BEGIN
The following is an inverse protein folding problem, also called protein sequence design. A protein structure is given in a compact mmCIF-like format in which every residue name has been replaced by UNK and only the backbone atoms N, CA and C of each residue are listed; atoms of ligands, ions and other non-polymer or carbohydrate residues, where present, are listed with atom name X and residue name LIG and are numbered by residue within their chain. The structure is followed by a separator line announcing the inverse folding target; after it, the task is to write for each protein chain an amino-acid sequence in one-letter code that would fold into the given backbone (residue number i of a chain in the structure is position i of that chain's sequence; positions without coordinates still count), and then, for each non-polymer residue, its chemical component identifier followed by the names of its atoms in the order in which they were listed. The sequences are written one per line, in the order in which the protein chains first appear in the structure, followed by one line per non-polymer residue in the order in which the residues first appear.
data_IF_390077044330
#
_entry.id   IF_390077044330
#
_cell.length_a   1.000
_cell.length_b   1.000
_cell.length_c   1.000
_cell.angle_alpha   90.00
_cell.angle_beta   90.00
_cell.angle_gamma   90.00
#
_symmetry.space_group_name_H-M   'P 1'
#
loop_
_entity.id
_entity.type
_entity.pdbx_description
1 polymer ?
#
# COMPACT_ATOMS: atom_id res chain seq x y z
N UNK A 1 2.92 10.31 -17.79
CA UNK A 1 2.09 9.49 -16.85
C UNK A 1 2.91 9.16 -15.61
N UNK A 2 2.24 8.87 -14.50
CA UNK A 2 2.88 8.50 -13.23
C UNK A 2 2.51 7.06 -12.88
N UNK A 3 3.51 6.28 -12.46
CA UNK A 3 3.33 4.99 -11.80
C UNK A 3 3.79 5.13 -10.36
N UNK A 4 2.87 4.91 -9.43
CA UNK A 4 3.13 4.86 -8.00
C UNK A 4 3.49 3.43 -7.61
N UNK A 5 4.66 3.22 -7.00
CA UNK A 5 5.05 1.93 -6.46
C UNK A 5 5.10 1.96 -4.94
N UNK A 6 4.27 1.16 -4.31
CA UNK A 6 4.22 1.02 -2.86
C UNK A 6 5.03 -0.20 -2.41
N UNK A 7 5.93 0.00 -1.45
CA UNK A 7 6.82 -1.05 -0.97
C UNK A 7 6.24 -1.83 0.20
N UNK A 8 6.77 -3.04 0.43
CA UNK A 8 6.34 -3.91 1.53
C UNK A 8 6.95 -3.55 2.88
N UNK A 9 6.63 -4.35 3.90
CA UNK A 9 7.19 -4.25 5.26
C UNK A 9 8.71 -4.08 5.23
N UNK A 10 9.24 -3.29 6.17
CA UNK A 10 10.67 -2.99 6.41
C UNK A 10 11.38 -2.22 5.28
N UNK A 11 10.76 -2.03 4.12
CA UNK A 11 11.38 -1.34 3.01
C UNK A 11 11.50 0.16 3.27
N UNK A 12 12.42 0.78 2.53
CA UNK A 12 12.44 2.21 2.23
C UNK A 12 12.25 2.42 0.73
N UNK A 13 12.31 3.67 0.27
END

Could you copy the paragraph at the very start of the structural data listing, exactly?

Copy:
The following is an inverse protein folding problem, also called protein sequence design. A protein structure is given in a compact mmCIF-like format in which every residue name has been replaced by UNK and only the backbone atoms N, CA and C of each residue are listed; atoms of ligands, ions and other non-polymer or carbohydrate residues, where present, are listed with atom name X and residue name LIG and are numbered by residue within their chain. The structure is followed by a separator line announcing the inverse folding target; after it, the task is to write for each protein chain an amino-acid sequence in one-letter code that would fold into the given backbone (residue number i of a chain in the structure is position i of that chain's sequence; positions without coordinates still count), and then, for each non-polymer residue, its chemical component identifier followed by the names of its atoms in the order in which they were listed. The sequences are written one per line, in the order in which the protein chains first appear in the structure, followed by one line per non-polymer residue in the order in which the residues first appear.